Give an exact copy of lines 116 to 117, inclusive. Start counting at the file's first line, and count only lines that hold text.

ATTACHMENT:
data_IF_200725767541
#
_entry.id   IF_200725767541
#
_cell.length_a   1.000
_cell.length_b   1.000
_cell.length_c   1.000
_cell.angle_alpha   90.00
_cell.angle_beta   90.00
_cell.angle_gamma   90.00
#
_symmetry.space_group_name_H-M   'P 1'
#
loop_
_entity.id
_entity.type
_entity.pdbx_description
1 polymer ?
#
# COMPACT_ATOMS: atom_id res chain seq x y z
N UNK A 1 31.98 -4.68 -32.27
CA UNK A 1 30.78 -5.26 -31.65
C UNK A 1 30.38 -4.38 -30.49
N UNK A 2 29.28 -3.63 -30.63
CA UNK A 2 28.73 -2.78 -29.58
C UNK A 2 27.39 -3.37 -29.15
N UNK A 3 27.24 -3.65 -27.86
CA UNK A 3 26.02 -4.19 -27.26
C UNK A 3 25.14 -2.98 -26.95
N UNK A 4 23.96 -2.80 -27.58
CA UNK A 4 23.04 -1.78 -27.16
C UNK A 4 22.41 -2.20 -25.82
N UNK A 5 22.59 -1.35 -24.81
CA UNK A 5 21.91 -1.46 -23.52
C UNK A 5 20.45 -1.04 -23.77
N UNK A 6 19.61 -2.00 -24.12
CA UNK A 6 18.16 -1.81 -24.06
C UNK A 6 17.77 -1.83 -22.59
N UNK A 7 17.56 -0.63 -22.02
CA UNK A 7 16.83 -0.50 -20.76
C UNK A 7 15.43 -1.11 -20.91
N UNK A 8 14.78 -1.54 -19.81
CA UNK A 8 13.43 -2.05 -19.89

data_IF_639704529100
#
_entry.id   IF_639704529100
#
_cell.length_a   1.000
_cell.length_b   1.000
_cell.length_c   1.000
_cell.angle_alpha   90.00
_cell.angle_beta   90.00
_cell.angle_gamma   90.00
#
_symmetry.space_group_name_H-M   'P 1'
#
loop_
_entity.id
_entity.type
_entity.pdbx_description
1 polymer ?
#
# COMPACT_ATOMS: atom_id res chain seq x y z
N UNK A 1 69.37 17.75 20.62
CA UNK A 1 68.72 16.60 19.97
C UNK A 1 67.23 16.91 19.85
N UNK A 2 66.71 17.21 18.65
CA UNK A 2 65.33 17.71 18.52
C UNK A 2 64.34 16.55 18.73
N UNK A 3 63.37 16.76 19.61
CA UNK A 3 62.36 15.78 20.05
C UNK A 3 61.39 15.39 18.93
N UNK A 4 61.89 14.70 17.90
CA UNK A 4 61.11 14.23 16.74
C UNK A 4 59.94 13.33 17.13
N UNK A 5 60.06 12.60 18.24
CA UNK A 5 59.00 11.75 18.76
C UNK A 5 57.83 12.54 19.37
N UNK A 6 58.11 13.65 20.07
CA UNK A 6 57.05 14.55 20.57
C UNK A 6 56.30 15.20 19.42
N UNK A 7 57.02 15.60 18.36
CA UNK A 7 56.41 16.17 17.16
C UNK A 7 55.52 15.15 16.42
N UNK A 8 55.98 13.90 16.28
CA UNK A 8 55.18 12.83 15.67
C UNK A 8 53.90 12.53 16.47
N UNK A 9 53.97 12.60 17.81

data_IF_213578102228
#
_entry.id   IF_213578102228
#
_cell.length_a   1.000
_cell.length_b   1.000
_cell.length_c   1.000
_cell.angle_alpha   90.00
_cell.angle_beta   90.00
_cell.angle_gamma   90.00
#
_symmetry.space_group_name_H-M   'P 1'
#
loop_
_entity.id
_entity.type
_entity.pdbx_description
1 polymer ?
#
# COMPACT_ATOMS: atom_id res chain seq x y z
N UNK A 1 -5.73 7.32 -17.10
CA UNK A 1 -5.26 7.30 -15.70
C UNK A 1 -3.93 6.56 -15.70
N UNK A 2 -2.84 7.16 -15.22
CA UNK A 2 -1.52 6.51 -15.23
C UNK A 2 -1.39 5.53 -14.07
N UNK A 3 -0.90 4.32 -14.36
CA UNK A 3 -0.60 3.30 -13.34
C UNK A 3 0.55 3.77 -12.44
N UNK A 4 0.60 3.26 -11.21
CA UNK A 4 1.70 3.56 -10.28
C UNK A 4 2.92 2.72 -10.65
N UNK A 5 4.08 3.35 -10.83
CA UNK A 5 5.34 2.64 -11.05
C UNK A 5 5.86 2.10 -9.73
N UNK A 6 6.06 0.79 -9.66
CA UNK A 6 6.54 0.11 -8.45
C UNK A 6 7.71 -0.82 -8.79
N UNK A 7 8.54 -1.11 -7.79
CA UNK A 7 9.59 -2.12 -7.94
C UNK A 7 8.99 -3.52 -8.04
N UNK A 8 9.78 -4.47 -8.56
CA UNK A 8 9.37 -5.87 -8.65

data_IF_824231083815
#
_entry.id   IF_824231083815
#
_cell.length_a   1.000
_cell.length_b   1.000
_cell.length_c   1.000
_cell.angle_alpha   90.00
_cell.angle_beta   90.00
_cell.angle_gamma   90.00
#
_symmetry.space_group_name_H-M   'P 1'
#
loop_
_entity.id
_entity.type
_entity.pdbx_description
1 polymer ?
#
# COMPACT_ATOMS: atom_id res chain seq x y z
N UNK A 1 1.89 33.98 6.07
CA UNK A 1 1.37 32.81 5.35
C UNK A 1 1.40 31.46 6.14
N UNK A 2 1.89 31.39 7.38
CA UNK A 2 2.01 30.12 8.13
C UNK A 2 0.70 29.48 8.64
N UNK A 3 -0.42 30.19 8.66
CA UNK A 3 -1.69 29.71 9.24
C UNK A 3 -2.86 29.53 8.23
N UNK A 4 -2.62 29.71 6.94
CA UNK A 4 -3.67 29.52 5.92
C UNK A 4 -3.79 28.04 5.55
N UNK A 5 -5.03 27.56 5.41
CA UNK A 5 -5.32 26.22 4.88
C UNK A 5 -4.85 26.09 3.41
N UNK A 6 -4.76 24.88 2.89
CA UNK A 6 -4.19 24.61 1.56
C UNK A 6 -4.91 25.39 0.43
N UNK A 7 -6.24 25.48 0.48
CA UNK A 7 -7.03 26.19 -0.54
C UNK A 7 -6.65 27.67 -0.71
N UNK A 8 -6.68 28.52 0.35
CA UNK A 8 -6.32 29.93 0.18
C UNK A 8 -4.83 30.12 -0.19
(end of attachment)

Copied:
CA UNK A 3 -0.60 3.30 -13.34
C UNK A 3 0.55 3.77 -12.44